Amanda Lockey 'almost trod on' Dovercourt grenade
A mother of two has described how she "almost trod on" a live hand grenade while walking on an Essex beach.
Amanda Lockey, 37, found the device during a day out in Dovercourt and then noticed two others nearby.
Mrs Lockey, a chef from Stanford-le-Hope, said: "The grenades were live - they still had their pins in. It's lucky I was looking down at the time."
Bomb disposal experts say they now believe the explosives were "placed" on the beach rather than washed up.
Mrs Lockey spent Saturday at the beach with 13 of her family, including her two daughters, aged 10 and five.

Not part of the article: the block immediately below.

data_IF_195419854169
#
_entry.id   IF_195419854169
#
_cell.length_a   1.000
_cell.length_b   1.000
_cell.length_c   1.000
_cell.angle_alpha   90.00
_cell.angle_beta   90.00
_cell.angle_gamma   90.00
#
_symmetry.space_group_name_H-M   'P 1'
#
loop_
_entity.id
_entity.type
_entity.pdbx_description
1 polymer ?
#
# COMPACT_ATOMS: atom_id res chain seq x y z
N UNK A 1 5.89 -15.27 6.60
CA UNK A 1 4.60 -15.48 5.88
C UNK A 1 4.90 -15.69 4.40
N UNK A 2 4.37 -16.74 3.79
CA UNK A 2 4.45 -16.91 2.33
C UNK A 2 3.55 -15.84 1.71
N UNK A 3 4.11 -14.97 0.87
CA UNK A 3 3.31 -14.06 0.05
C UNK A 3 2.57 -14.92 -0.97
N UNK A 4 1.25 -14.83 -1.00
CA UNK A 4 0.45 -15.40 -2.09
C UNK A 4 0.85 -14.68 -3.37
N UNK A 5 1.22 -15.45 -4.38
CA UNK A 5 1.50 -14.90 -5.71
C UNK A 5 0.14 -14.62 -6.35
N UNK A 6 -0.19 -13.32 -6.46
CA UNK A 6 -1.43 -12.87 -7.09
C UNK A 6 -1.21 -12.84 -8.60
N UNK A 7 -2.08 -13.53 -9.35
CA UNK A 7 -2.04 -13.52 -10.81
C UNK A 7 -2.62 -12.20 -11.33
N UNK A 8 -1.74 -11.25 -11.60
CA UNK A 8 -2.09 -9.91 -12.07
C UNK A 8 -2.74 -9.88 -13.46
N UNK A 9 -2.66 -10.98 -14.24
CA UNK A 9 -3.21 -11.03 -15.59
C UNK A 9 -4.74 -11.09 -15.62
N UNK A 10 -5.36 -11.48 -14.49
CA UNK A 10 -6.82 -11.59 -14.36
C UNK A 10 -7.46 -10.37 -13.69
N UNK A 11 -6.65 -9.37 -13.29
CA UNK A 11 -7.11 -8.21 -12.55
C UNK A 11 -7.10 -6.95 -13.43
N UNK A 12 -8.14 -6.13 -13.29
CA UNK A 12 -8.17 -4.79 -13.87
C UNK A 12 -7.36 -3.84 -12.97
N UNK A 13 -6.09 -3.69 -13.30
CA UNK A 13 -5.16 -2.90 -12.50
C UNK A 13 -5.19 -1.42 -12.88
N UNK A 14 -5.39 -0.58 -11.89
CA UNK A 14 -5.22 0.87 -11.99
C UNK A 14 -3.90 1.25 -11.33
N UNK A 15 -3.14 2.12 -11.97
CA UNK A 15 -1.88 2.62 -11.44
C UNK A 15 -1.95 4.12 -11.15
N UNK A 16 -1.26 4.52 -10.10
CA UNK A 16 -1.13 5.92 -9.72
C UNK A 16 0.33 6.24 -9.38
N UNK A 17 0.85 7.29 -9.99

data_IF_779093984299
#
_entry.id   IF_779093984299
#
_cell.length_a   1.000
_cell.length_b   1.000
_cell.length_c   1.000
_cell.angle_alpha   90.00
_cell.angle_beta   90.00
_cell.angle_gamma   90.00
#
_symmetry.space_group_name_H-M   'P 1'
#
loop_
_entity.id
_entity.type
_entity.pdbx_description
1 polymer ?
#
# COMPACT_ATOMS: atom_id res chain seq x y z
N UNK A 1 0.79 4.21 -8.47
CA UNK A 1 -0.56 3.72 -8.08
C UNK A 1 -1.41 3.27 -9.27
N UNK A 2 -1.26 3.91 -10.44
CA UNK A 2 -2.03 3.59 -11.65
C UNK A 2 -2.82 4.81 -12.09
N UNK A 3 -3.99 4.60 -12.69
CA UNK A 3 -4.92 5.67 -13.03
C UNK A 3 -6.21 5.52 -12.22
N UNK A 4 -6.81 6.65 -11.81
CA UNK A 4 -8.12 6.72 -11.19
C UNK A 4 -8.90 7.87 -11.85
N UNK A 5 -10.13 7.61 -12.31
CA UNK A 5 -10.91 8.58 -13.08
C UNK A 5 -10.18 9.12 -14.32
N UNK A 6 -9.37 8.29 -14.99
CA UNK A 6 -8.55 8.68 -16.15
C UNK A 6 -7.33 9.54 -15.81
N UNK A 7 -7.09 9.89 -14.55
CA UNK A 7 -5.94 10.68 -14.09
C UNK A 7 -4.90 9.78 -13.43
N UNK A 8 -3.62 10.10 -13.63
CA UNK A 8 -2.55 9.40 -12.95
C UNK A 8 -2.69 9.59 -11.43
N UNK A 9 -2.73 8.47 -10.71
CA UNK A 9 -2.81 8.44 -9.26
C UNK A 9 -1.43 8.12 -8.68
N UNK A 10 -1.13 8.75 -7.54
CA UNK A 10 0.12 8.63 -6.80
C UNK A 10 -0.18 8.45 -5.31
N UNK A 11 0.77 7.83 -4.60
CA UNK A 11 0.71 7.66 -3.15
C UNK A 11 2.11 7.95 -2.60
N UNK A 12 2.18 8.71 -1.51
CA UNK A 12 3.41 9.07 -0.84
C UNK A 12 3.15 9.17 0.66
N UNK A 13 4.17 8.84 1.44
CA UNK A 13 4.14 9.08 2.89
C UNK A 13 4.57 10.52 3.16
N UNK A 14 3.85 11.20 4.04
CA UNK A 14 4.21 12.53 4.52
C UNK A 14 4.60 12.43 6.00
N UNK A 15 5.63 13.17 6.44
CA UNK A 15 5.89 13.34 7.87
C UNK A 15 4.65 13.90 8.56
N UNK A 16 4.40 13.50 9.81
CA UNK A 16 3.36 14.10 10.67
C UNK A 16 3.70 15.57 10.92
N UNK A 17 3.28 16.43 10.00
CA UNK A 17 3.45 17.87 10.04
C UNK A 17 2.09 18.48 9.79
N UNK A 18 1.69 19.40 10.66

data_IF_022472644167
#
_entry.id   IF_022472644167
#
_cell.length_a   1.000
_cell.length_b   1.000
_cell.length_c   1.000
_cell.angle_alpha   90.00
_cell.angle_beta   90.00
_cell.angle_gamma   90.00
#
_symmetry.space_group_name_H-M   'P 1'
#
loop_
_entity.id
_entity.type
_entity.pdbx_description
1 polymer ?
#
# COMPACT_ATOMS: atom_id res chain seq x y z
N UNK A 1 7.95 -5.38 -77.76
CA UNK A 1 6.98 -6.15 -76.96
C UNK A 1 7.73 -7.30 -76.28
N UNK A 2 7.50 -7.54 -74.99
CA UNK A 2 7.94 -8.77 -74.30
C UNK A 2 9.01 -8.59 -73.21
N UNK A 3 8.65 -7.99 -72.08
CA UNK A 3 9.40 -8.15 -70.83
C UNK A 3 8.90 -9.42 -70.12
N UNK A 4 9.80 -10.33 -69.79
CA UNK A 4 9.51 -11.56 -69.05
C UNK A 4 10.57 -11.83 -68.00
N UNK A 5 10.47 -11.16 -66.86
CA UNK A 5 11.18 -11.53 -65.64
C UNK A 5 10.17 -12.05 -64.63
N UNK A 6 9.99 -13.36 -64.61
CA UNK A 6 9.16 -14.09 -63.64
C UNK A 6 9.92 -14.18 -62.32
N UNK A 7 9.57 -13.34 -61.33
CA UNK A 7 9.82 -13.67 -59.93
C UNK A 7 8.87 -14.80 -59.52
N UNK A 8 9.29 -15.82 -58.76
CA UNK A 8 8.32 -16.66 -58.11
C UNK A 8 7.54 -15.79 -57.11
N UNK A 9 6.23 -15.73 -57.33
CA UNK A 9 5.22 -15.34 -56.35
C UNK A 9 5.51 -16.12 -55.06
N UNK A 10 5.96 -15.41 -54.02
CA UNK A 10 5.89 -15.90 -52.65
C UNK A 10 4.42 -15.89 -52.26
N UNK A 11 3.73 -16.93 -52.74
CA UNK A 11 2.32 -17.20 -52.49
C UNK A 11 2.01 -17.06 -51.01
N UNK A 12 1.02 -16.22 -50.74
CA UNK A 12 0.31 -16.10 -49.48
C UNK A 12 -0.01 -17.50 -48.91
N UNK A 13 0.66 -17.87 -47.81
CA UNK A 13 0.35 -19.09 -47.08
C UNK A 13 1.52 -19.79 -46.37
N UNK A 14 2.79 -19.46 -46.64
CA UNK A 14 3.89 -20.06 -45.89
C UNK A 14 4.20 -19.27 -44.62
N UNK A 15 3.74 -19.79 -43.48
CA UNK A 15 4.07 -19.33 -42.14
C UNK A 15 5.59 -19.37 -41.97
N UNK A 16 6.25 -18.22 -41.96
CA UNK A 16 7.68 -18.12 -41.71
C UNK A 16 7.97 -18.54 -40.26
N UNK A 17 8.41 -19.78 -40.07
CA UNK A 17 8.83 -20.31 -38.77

"I shouted up to everyone to say there's a grenade and no one believed me," she said.
"Then my husband looked and we found two more. We couldn't believe it.
"I'd say I was a few feet away from it when I saw the first one. I almost trod on it. I had been in the sea and was wary of standing on jellyfish and stuff like that. That's why I was looking down and noticed it."
Captain Nick Mathieson, from the Colchester section of The Royal Logistic Corps 11 Explosive Ordnance Disposal Regiment, said the grenades were Second World War vintage No 36 Mills bombs.
"Blowing the grenades up in situ was the safest thing to do as old ammunition can be quite unstable," he said.
"They were in very good condition and looked like they had been placed on the beach rather than washed up from the sea."
The bomb disposal team was called to the beach to the beach, off Lower Marine Parade, just before 17:00 BST on Saturday.